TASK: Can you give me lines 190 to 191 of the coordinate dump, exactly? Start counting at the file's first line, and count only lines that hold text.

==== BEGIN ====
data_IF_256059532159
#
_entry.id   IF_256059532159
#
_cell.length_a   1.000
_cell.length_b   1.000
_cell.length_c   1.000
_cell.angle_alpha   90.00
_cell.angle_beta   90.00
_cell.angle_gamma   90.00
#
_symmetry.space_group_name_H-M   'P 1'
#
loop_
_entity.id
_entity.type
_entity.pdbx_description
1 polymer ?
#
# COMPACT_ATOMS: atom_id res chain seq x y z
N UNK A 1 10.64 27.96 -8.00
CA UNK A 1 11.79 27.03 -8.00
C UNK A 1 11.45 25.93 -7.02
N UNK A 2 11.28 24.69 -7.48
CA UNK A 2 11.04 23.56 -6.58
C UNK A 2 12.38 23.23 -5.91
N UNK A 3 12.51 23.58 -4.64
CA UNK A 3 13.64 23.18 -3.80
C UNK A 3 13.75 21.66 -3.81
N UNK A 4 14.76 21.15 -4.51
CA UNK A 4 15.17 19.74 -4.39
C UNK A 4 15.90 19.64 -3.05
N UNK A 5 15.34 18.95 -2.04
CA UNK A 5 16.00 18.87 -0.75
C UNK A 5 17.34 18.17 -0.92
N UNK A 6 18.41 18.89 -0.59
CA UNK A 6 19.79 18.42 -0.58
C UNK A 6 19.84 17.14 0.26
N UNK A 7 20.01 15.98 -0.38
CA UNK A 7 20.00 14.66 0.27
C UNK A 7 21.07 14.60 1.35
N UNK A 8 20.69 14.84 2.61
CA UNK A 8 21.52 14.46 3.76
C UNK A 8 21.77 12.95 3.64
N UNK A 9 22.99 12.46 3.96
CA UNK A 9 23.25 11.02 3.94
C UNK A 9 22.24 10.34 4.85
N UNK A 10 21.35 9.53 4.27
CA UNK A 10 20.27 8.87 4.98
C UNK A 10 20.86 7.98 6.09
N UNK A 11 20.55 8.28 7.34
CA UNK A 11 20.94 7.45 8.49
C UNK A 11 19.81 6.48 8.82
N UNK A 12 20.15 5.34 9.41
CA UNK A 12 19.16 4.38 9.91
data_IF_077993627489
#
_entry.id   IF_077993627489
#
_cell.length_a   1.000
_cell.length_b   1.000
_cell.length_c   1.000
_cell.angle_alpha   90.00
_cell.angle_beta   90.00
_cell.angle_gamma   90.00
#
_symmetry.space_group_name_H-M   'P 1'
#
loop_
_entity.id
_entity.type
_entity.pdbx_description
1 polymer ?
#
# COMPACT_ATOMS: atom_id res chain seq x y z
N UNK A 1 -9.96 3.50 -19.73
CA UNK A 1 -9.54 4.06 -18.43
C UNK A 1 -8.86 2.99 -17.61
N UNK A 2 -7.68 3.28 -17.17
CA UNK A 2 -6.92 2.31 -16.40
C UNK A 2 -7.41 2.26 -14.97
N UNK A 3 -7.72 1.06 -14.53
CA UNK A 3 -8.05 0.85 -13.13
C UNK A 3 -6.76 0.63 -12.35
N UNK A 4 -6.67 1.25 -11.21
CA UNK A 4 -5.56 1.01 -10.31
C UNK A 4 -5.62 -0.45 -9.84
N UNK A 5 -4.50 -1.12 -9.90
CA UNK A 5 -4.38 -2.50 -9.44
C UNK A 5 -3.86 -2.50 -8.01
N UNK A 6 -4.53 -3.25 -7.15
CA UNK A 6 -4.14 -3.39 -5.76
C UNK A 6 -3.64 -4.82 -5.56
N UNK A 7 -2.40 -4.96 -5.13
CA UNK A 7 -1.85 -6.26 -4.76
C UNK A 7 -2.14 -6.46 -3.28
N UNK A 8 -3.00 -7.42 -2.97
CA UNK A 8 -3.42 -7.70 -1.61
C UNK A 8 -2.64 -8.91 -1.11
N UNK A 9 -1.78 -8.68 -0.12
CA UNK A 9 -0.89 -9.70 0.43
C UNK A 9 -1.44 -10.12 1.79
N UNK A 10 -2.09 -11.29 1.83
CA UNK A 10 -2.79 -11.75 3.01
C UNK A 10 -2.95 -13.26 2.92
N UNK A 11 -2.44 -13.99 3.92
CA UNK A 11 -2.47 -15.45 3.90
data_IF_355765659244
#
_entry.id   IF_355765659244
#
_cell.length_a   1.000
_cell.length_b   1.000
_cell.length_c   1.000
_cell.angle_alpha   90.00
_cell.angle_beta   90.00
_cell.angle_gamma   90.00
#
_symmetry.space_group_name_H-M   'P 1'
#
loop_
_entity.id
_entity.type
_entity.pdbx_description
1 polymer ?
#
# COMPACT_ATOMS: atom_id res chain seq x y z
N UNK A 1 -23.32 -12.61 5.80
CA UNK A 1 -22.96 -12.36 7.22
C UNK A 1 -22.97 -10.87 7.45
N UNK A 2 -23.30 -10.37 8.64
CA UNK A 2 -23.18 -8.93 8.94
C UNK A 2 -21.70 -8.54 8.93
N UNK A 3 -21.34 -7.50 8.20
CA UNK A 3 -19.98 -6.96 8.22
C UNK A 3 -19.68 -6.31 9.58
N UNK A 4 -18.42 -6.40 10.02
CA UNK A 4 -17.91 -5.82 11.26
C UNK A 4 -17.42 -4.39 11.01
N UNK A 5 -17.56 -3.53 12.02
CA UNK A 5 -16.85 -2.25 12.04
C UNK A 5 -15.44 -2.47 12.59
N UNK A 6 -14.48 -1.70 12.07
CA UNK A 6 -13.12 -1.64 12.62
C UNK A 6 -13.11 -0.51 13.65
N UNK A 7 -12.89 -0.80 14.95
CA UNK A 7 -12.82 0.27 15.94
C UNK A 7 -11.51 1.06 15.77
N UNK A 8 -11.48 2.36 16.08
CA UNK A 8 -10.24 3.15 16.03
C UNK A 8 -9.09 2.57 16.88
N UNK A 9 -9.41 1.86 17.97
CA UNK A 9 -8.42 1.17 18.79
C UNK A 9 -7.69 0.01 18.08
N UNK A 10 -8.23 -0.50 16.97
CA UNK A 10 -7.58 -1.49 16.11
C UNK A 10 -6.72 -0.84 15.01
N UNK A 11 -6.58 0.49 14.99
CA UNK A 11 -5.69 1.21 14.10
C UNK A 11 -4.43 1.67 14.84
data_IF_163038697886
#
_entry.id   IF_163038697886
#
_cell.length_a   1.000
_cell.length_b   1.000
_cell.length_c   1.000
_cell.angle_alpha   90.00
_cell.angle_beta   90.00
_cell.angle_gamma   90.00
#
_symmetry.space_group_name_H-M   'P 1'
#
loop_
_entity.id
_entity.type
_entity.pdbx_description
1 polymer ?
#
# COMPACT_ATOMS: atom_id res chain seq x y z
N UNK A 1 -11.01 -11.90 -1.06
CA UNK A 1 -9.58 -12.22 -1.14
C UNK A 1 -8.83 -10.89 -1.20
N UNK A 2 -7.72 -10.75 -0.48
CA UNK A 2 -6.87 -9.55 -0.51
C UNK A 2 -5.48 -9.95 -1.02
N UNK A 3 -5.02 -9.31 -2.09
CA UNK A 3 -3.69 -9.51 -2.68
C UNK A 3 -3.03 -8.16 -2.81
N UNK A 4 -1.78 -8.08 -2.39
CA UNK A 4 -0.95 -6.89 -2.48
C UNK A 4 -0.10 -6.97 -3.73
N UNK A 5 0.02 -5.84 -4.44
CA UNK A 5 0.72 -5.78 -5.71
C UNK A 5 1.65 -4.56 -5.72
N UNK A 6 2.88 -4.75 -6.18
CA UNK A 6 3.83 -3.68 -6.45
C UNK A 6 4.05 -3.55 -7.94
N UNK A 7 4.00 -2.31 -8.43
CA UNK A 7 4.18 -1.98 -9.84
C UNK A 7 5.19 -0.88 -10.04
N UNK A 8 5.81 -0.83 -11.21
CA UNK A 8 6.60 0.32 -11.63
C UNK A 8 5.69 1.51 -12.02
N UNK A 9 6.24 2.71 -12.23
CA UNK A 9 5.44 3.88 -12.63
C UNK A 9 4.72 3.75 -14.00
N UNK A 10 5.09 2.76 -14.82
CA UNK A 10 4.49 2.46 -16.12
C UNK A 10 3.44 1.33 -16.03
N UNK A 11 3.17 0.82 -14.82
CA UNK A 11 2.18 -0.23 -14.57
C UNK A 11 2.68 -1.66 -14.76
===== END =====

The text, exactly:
N UNK A 4 -1.78 -8.08 -2.39
CA UNK A 4 -0.95 -6.89 -2.48